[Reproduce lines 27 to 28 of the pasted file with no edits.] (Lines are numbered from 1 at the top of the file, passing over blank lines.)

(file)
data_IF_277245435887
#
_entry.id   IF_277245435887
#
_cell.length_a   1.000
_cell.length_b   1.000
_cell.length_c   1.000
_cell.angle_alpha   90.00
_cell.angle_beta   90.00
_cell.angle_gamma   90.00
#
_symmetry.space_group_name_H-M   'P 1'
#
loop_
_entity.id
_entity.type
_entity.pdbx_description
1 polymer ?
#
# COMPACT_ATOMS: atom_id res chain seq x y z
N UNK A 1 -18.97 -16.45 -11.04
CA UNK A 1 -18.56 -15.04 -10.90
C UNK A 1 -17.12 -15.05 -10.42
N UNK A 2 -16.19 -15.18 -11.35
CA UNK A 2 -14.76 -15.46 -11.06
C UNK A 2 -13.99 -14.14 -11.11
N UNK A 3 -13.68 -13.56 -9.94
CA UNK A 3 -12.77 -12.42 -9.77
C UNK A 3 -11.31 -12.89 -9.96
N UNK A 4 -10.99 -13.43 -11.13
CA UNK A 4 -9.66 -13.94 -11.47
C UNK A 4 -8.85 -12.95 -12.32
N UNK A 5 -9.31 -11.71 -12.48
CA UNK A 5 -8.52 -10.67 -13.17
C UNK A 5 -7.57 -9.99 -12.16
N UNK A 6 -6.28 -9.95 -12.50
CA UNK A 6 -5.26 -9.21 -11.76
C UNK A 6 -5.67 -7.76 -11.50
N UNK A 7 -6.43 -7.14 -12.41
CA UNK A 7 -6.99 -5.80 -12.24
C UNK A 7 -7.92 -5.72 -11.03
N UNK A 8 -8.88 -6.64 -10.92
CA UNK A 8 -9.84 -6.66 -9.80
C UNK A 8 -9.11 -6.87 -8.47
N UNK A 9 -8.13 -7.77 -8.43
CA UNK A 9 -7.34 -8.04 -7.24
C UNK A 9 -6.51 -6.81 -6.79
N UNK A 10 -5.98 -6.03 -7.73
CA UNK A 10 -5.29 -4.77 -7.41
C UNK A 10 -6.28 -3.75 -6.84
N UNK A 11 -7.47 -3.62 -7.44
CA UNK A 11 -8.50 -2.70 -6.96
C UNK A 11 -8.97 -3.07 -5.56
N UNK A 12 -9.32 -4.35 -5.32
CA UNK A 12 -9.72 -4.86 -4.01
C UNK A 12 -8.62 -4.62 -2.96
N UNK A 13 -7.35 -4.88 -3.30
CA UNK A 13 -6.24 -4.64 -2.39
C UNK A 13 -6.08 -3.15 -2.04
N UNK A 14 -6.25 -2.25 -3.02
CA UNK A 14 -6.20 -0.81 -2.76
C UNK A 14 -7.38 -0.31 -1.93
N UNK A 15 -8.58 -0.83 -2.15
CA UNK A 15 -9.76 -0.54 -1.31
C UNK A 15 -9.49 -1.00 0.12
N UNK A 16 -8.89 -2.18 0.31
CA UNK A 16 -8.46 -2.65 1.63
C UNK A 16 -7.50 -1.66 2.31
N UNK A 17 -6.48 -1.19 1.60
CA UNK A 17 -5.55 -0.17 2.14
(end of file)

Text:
N UNK A 3 -13.68 -13.56 -9.94
CA UNK A 3 -12.77 -12.42 -9.77